Monday, May 6, 2019

The Only Woman Hanged in Arizona

Don't be deceived by Eva Dugan's sweet smile. She was a rough woman who lived a hard life.

Little is known about Eva Dugan's early years, except that she was born in Salisbury, Missouri. After trekking north during the Klondike Gold Rush, Eva became a cabaret singer, and in 1878, she resided in Juneau, Territory of Alaska. At the age of twenty, Eva took the alias Claw-Finger Kitty while she was working as a prostitute.

Public Domain image

At some point, Eva settled in Pima County in southern Arizona. In 1926, she went to work as a housekeeper for a chicken rancher named Andy Mathis. He was reported to be a cranky, old tightwad, and the two butted heads more than once. Just two months later, he fired her for unknown reasons.

Shortly after Eva's sudden termination, Andrew Mathis disappeared, along with his Dodge Coupe and some personal possessions, including his cash box. A search of the ranch turned up a charred ear trumpet, which Mr. Mathis used because he was hard of hearing.

In January 1927, Eva claimed that "Jack," a teenage boy who worked on the ranch, accidentally killed Mathis with a retaliatory punch after Mathis beat him for refusing to milk a cow. They stole Mathis' car, and somewhere in Texas the two parted company. Jack disappeared soon after and was never found.

Lawmen tracked Eva down in New York and brought her back to Arizona, where she was charged with auto theft. Nine months later, a hunter found Mathis’ remains in a shallow grave on the ranch. Eva was charged with murder. The prosecution proved to the jury's satisfaction that Dugan had murdered Mathis with an ax, and she was sentenced to die by hanging.
 After her conviction, she told the jurors, “Well, I’ll die with my boots on, an’ in full health. An’ that’s more’n most of you old coots’ll be able to boast on.” While awaiting her hanging, Dugan gave interviews to the press for $1.00 each and sold handkerchiefs, which she knitted while imprisoned to pay for her own coffin. 

Public Domain image

As they were walking her to the scaffold, Eva instructed the guards to not grip her arms so tightly, lest the witnesses think she was afraid. On February 21, 1930, Eva Dugan was executed. Unfortunately, the hangman miscalculated her weight, and she was decapitated. A female witnesses commented with admiration, “She died like a man.”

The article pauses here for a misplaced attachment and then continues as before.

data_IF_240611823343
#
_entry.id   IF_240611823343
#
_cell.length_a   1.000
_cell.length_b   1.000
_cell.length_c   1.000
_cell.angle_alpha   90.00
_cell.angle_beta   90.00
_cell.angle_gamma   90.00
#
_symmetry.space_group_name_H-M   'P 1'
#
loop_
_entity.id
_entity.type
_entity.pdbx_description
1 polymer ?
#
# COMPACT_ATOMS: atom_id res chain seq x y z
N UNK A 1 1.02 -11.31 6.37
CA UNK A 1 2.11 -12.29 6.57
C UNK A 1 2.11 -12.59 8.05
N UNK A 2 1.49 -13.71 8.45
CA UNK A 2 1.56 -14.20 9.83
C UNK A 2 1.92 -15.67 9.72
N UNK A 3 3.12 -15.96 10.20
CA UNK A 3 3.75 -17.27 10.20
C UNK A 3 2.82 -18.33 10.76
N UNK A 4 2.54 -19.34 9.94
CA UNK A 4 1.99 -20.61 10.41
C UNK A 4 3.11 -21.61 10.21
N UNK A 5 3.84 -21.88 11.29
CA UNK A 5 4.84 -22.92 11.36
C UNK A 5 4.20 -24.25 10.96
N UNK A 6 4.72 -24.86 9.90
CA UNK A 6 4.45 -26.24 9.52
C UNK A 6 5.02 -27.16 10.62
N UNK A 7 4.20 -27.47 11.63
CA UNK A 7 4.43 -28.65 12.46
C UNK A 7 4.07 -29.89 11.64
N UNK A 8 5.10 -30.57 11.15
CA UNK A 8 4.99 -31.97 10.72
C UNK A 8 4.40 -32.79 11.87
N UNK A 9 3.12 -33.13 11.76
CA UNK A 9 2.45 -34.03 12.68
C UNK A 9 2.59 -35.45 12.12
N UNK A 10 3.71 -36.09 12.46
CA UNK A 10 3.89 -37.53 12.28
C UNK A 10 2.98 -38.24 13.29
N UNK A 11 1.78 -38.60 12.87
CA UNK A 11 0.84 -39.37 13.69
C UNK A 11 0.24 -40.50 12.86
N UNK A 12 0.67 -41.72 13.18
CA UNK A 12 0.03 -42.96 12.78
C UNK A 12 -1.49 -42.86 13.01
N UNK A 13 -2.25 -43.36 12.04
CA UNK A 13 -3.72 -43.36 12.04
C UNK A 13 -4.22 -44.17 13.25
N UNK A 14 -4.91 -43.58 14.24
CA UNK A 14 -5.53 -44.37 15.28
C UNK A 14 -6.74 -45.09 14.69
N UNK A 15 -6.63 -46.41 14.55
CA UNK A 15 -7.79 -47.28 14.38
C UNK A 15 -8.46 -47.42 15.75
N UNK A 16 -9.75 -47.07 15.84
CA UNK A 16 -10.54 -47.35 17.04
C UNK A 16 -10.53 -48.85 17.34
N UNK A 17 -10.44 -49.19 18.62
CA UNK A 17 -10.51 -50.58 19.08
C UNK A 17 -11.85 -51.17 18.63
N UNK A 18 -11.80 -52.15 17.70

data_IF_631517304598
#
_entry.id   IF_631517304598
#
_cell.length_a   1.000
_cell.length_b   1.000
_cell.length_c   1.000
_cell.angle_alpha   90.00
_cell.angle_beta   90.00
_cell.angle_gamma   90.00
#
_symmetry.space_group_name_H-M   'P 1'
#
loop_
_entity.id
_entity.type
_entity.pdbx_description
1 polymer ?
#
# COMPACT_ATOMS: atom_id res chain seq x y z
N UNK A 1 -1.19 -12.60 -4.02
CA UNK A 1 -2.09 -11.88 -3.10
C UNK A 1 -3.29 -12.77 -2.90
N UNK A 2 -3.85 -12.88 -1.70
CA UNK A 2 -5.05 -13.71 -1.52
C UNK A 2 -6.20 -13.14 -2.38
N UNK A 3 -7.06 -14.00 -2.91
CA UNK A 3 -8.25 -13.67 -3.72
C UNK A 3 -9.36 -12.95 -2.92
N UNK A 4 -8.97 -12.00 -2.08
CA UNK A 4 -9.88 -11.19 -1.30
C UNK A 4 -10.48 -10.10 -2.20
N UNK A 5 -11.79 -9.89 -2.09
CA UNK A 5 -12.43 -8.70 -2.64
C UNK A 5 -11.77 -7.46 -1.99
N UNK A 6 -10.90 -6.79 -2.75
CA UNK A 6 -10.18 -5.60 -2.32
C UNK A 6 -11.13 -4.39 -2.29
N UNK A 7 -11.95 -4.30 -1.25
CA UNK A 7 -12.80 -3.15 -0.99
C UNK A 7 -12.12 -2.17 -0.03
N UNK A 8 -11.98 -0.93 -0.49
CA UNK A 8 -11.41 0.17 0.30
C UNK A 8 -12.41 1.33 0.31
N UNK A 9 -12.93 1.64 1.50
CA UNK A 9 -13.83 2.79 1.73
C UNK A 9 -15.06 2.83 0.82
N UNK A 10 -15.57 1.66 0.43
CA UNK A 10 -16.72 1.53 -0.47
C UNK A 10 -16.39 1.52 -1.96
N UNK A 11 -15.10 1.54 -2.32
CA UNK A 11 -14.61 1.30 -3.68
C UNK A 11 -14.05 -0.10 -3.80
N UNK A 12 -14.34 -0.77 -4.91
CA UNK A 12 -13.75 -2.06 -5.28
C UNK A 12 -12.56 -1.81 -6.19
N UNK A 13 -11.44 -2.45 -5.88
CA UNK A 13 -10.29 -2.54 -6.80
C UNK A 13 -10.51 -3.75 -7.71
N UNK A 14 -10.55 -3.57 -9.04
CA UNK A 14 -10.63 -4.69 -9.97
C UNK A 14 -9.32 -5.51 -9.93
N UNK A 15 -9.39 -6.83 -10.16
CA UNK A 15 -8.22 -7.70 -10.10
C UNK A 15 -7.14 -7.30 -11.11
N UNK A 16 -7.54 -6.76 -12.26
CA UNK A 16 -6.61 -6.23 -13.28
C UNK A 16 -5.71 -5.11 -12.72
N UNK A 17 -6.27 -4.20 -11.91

Eva Dugan was the first woman to be executed in Arizona and the last to be hanged. As a result of what happened to her, Arizona switched from executing people by hanging to using the gas chamber.

Eva remains famous as the only woman in Arizona history to be legally hanged. During her adventuresome life, Eva married five times, and one way or another, all of her husbands went

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The War Between the States may have ended, but prejudice is still strong among the families journeying together on a wagon train headed down the Santa Fe Trail. Julia Scott is traveling to New Mexico with her father and younger brother. Her pa fought for the North in the war where her two older brothers lost their lives. Pa is looking for a fresh start in a new place, but Julia just wants him to be happy again.

Taylor Marshall, a Southerner who fought for the Confederates, is on his way to Colorado to raise horses. He’s strongly attracted to Julia, but her father adamantly forbids them to talk to one  another. Circumstances continually throw Julia and Taylor together, and their attraction grows. Will a forbidden romance bloom? Or will they go their separate ways when the trail splits?

Vickie McDonough is the best-selling author of 50 books and novellas. Vickie grew up wanting to marry a rancher, but instead, she married a computer geek who is scared of horses. She now lives out her dreams penning romance stories about ranchers, cowboys, lawmen, and others living in the Old West. Vickie’s books have won numerous awards including the Booksellers Best and the Inspirational Choice awards. When she’s not writing, Vickie enjoys reading, doing stained glass projects, gardening watching movies, and traveling. To learn more about Vickie’s books or to sign up for her newsletter, visit her website:


  1. Well! She doesn't sound like someone I'd like to get into an argument with, that's for sure! Thanks for the post.

  2. Replies
    1. It's crazy, isn't it. I wish we know more about her childhood and what drove her to become the woman she did.

  3. Wow, I agree with Connie. Not someone I would tick off. She sounded tough. Thanks for sharing this fascinating information.